Assembly and interconnection technology represents a key position in microsystems technology and photonics. It includes extensive technologies and design tools for the assembly and packaging of microelectronic components in the smallest of spaces. At the workshop “Current Developments in Hybrid and Wafer-Level Assembly” on 12th September 2023 in Erfurt, experts from mechanical and plant engineering, semiconductor foundries, scientists and AVT experts discussed individual processes in assembly and interconnection technology, their current status and future potential. Mr Brock, Managing Director of the CiS Research Institute, welcomed all participants to the hybrid workshop and gave a brief overview of the value chain of the business-oriented research institute with a focus on packaging technology – the guiding principle of the workshop.
As keynote speakers, Mario von Podewils and Dr. Tino Jäger from X-FAB Semiconductor Foundries GmbH explained in their tandem lecture “Pure play foundry technologies for advanced heterogeneous system integration” the model of a foundry to profitably implement customer-specific product ideas. In addition to engineering solutions, changed conditions in the future working world must also be considered.
In his presentation “Glass frit bonding at component and wafer level technology and characterisation”, André Grün from the CiS Research Institute covered the range from the material to glass frit bonding at module and wafer level to the evaluation of individual mechanical and electrical parameters, such as zero point stability and long-term behaviour. He also presented various applications, including a pressure sensor with flush media contact (without oil); up to 1000 bar, ceramic and stainless steel membrane-based pressure sensors as well as various optical filters and IR emitters.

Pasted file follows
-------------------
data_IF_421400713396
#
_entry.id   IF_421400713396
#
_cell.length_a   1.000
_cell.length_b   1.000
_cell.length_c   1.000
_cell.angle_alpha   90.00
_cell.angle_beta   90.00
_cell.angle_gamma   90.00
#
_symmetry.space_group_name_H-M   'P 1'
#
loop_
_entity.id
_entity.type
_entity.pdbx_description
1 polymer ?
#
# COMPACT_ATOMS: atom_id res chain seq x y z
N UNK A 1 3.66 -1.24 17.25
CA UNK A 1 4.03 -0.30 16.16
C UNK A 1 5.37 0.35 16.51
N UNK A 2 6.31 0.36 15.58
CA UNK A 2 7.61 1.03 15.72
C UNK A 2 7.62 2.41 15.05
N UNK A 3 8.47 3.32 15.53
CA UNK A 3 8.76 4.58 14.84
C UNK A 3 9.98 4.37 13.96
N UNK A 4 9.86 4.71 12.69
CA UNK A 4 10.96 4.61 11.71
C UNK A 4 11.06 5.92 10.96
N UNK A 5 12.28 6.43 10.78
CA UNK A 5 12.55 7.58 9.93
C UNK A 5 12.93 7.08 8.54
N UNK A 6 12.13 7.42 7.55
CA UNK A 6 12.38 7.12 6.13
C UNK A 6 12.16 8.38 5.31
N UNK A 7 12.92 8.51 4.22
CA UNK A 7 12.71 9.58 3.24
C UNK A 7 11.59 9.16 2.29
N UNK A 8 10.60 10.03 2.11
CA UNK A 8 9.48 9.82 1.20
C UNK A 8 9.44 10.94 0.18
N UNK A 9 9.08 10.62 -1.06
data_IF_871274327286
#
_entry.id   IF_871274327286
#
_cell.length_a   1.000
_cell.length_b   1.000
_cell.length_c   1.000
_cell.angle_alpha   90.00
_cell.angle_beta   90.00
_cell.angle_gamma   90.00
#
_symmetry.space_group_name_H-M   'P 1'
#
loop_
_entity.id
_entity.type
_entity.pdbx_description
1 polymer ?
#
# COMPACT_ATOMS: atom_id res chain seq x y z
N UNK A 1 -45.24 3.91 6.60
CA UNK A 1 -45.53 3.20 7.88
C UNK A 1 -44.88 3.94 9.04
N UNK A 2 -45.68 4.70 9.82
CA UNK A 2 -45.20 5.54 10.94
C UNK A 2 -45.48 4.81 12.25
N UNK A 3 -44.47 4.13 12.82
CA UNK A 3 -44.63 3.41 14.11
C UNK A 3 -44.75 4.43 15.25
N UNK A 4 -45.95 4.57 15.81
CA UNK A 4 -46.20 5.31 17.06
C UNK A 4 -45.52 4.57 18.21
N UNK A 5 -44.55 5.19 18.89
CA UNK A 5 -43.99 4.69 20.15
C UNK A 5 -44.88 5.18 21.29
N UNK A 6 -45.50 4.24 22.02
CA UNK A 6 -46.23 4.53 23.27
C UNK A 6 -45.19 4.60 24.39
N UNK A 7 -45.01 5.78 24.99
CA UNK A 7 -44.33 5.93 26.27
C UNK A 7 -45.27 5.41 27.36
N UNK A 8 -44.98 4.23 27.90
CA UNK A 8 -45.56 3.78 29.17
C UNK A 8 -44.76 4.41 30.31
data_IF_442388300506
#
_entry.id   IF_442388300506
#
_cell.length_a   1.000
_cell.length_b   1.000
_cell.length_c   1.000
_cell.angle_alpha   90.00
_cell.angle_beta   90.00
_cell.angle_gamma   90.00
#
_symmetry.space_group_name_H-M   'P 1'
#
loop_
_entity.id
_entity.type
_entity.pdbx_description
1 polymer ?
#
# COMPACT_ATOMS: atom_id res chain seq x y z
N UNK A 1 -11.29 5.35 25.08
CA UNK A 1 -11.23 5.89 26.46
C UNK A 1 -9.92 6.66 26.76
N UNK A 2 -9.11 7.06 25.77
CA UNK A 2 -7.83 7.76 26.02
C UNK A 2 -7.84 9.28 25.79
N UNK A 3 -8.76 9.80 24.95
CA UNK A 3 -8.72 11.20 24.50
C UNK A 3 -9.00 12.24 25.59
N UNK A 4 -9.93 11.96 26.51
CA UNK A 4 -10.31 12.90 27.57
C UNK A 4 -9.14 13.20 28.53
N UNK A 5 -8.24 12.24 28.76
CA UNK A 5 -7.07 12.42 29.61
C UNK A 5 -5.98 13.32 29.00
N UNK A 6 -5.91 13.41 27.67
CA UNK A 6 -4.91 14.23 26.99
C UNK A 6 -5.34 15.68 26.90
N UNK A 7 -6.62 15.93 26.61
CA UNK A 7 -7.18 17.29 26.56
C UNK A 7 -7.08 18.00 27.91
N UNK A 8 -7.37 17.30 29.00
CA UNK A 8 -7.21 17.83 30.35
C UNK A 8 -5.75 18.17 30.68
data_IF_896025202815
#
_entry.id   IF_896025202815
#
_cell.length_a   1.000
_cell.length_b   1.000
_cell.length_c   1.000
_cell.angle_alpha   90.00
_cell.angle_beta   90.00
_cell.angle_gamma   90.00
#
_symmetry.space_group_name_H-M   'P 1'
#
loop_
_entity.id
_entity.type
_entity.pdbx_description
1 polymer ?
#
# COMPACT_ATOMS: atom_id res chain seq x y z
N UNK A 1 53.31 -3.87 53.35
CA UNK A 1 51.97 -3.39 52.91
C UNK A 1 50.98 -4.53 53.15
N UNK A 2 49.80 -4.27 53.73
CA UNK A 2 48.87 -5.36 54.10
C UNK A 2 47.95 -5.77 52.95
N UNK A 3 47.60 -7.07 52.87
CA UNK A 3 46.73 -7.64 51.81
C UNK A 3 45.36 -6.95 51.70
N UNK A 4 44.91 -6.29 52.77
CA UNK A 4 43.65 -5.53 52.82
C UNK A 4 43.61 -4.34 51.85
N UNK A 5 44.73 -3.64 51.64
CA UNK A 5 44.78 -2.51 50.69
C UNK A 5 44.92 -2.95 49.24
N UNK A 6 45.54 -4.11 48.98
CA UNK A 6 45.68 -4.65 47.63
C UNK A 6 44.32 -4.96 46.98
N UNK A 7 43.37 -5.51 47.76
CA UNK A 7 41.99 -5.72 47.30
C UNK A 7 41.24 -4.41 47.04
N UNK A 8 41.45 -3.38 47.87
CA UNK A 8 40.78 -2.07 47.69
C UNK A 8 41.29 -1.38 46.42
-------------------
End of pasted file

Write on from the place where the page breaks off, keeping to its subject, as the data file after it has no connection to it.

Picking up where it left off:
In her contribution “Joining technology with reactive layer systems from chip to wafer”, Dr. Indira Käpplinger, also from the CiS Research Institute, reported on results from the current research project “Optimised reactive bonding technology based on novel zirconium systems for use in microsystems technology”. In this IGF project, the focus of the work at the CiS Research Institute was on transferring the joining technology at chip level into a wafer bonding technology. Based on the additionally required structuring, further questions arose regarding the propagation speed, suitable connection structures between the individual elements as well as the introduction of the “ignition source” into the wafer bonder. Approaches to solutions were presented, including process integration for necessary stress compensation layers or thermal barriers between the reaction front and the substrate.
The final lecture was given by Prof. Knechtel, professor for “Autonomous Intelligent Sensors” at the Schmalkalden University of Applied Sciences and endowed professor of the Carl Zeiss Foundation. His summary gave an overview of complete AVT solutions at wafer level using monolithic MEMS-CMOS integration, wafer bonding and through-hole plating and took the audience on an exciting journey through applications in everyday life and industry.
The focus of the workshop was on silicon-based microsystems. All participants agreed: the workshop had many exciting contributions and also provided ample opportunity for sharing, networking and brainstorming.